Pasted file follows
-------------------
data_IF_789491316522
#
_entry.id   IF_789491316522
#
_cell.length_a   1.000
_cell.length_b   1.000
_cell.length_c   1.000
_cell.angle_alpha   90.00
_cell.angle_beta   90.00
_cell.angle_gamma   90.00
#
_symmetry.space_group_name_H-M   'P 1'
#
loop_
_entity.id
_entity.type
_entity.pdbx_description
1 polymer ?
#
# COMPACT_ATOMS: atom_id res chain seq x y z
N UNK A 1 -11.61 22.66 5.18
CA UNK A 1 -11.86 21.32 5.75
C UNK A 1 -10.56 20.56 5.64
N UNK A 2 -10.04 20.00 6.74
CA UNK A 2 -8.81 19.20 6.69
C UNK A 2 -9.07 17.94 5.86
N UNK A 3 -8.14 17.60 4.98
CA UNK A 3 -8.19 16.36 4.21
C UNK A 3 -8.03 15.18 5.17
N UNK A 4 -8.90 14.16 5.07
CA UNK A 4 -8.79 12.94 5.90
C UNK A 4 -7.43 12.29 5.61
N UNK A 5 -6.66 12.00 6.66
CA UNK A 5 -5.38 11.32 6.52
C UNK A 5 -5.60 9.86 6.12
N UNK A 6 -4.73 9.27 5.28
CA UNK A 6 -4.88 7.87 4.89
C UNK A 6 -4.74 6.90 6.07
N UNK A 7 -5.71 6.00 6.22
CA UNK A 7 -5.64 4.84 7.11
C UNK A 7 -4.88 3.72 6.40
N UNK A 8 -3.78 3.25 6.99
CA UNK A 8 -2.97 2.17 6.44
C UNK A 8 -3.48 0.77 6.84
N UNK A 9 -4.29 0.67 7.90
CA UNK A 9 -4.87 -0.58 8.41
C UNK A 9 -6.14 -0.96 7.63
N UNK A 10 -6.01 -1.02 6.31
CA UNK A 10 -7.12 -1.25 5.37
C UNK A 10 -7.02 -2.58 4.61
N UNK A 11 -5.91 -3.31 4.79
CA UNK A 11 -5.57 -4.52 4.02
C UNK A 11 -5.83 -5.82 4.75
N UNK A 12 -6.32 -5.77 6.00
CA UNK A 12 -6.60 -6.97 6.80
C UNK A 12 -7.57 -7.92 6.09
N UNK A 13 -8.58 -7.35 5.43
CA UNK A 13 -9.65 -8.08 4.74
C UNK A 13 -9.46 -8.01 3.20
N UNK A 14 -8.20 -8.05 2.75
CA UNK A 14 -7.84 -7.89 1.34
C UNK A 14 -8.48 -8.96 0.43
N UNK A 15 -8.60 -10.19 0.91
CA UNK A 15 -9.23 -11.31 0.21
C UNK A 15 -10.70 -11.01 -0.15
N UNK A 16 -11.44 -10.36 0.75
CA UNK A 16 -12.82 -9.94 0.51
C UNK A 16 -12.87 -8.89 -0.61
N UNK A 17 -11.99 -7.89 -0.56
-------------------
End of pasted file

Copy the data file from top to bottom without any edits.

data_IF_789491316522
#
_entry.id   IF_789491316522
#
_cell.length_a   1.000
_cell.length_b   1.000
_cell.length_c   1.000
_cell.angle_alpha   90.00
_cell.angle_beta   90.00
_cell.angle_gamma   90.00
#
_symmetry.space_group_name_H-M   'P 1'
#
loop_
_entity.id
_entity.type
_entity.pdbx_description
1 polymer ?
#
# COMPACT_ATOMS: atom_id res chain seq x y z
N UNK A 1 -11.61 22.66 5.18
CA UNK A 1 -11.86 21.32 5.75
C UNK A 1 -10.56 20.56 5.64
N UNK A 2 -10.04 20.00 6.74
CA UNK A 2 -8.81 19.20 6.69
C UNK A 2 -9.07 17.94 5.86
N UNK A 3 -8.14 17.60 4.98
CA UNK A 3 -8.19 16.36 4.21
C UNK A 3 -8.03 15.18 5.17
N UNK A 4 -8.90 14.16 5.07
CA UNK A 4 -8.79 12.94 5.90
C UNK A 4 -7.43 12.29 5.61
N UNK A 5 -6.66 12.00 6.66
CA UNK A 5 -5.38 11.32 6.52
C UNK A 5 -5.60 9.86 6.12
N UNK A 6 -4.73 9.27 5.28
CA UNK A 6 -4.88 7.87 4.89
C UNK A 6 -4.74 6.90 6.07
N UNK A 7 -5.71 6.00 6.22
CA UNK A 7 -5.64 4.84 7.11
C UNK A 7 -4.88 3.72 6.40
N UNK A 8 -3.78 3.25 6.99
CA UNK A 8 -2.97 2.17 6.44
C UNK A 8 -3.48 0.77 6.84
N UNK A 9 -4.29 0.67 7.90
CA UNK A 9 -4.87 -0.58 8.41
C UNK A 9 -6.14 -0.96 7.63
N UNK A 10 -6.01 -1.02 6.31
CA UNK A 10 -7.12 -1.25 5.37
C UNK A 10 -7.02 -2.58 4.61
N UNK A 11 -5.91 -3.31 4.79
CA UNK A 11 -5.57 -4.52 4.02
C UNK A 11 -5.83 -5.82 4.75
N UNK A 12 -6.32 -5.77 6.00
CA UNK A 12 -6.60 -6.97 6.80
C UNK A 12 -7.57 -7.92 6.09
N UNK A 13 -8.58 -7.35 5.43
CA UNK A 13 -9.65 -8.08 4.74
C UNK A 13 -9.46 -8.01 3.20
N UNK A 14 -8.20 -8.05 2.75
CA UNK A 14 -7.84 -7.89 1.34
C UNK A 14 -8.48 -8.96 0.43
N UNK A 15 -8.60 -10.19 0.91
CA UNK A 15 -9.23 -11.31 0.21
C UNK A 15 -10.70 -11.01 -0.15
N UNK A 16 -11.44 -10.36 0.75
CA UNK A 16 -12.82 -9.94 0.51
C UNK A 16 -12.87 -8.89 -0.61
N UNK A 17 -11.99 -7.89 -0.56